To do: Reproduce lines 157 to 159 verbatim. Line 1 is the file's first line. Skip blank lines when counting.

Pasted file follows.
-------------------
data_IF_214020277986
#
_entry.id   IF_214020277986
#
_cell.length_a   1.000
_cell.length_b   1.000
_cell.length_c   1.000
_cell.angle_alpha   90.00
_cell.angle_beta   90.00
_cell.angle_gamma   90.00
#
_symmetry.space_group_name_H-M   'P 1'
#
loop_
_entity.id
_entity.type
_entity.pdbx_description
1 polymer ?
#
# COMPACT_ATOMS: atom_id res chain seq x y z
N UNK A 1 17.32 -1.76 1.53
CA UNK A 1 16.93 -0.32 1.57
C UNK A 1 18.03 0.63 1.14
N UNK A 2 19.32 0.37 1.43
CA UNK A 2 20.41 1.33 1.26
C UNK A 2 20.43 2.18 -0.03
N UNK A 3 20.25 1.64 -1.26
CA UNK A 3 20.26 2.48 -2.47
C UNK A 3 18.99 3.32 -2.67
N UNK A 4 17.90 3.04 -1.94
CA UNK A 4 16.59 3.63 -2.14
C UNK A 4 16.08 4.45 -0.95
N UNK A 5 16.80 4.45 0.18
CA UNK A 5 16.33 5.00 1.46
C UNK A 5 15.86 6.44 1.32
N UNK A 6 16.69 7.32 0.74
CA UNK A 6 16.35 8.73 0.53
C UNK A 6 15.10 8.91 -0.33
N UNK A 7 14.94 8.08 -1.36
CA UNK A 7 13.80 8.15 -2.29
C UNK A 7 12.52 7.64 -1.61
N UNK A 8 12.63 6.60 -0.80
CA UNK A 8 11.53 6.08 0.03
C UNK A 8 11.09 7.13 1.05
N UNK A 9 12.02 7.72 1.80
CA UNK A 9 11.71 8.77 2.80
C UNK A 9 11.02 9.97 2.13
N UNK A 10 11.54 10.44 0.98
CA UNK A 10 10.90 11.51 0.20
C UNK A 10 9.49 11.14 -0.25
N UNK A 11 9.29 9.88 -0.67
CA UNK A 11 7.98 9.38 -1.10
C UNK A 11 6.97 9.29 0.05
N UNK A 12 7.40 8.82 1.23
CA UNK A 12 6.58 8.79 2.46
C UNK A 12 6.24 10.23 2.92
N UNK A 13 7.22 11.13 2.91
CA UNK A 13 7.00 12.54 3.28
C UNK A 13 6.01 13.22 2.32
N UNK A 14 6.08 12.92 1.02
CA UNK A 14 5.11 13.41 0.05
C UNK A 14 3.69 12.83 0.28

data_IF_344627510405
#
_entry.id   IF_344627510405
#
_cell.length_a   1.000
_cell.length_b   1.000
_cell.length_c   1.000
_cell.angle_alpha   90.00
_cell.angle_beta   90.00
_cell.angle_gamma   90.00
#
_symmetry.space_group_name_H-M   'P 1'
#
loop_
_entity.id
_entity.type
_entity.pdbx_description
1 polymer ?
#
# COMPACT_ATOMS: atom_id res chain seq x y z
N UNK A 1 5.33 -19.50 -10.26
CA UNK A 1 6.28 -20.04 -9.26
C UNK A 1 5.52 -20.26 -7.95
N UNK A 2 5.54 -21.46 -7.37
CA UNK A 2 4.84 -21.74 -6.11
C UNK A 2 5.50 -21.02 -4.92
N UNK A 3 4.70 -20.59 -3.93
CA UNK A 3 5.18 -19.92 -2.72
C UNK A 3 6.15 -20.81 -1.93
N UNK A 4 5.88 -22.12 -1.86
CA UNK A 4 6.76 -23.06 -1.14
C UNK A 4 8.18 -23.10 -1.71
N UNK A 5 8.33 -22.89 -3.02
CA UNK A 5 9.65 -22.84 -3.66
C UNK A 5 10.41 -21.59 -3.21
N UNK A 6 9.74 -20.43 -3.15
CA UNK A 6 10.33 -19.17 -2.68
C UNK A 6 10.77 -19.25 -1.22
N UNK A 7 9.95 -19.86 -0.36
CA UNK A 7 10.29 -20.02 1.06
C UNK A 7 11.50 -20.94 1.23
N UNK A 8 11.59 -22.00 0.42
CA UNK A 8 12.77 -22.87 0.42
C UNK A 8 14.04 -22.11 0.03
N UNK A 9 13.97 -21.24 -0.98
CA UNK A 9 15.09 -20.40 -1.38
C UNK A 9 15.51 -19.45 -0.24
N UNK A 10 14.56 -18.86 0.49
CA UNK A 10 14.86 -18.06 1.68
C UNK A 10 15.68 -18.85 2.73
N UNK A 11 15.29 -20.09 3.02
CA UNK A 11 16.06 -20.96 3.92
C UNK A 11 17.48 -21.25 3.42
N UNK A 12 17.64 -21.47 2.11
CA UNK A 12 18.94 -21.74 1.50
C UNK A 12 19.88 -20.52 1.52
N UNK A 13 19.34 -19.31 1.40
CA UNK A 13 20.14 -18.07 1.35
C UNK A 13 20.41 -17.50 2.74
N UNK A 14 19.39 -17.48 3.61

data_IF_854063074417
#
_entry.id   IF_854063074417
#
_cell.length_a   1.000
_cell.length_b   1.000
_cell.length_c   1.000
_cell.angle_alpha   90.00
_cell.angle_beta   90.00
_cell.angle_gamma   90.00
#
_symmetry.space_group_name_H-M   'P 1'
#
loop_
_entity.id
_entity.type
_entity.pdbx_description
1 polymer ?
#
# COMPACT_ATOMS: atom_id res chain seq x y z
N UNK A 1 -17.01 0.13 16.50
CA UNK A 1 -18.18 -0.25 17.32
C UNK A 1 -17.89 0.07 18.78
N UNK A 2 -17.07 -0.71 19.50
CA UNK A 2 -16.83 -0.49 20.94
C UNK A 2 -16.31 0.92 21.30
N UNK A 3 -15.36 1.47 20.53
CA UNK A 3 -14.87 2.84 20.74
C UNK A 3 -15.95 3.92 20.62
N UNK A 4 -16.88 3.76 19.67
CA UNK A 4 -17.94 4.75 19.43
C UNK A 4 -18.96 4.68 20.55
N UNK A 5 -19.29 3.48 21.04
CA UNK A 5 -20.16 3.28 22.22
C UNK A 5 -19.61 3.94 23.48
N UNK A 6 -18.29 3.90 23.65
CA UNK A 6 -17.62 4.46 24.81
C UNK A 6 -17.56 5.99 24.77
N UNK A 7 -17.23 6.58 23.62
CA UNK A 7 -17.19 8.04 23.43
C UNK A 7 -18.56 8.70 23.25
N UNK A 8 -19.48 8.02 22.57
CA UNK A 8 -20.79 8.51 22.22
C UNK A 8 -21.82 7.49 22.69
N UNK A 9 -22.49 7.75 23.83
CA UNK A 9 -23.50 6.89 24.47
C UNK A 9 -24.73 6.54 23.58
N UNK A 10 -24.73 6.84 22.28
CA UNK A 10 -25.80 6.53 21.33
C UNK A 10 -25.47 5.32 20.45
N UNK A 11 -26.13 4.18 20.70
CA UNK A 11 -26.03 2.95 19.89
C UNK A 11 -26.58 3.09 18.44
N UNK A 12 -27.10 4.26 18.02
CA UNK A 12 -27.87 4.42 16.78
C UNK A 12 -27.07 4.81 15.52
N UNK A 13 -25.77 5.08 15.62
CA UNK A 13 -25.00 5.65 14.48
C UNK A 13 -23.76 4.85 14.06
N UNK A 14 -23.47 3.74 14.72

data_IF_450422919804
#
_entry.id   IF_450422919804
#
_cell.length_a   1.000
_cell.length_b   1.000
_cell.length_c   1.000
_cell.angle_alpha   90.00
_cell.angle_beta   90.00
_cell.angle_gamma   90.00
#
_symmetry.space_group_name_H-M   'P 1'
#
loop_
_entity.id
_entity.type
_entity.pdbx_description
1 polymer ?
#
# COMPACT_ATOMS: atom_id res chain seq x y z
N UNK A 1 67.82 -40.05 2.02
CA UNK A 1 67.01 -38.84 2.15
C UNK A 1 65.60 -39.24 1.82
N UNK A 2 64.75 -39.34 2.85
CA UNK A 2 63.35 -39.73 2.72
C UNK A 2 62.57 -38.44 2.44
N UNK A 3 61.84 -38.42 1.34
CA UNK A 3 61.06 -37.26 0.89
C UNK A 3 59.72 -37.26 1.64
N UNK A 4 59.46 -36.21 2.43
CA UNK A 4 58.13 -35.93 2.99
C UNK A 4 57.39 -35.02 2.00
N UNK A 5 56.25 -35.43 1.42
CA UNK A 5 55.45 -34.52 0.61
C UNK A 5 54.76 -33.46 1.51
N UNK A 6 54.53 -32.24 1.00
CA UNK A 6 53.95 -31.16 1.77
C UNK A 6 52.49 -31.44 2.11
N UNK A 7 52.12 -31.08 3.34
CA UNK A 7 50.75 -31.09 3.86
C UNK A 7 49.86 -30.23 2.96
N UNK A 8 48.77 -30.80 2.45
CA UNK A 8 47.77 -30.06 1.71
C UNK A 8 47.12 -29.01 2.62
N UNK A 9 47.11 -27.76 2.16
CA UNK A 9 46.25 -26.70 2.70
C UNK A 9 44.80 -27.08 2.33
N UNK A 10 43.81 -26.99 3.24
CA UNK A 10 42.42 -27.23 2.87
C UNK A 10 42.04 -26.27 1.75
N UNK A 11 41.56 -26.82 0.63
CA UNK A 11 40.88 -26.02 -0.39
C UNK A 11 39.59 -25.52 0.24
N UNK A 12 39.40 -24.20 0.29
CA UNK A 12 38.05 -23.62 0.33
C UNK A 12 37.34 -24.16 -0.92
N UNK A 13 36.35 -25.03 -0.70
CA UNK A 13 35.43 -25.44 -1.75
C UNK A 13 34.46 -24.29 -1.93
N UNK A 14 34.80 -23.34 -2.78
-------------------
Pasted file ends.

C UNK A 5 -19.61 3.94 23.48
N UNK A 6 -18.29 3.90 23.65
CA UNK A 6 -17.62 4.46 24.81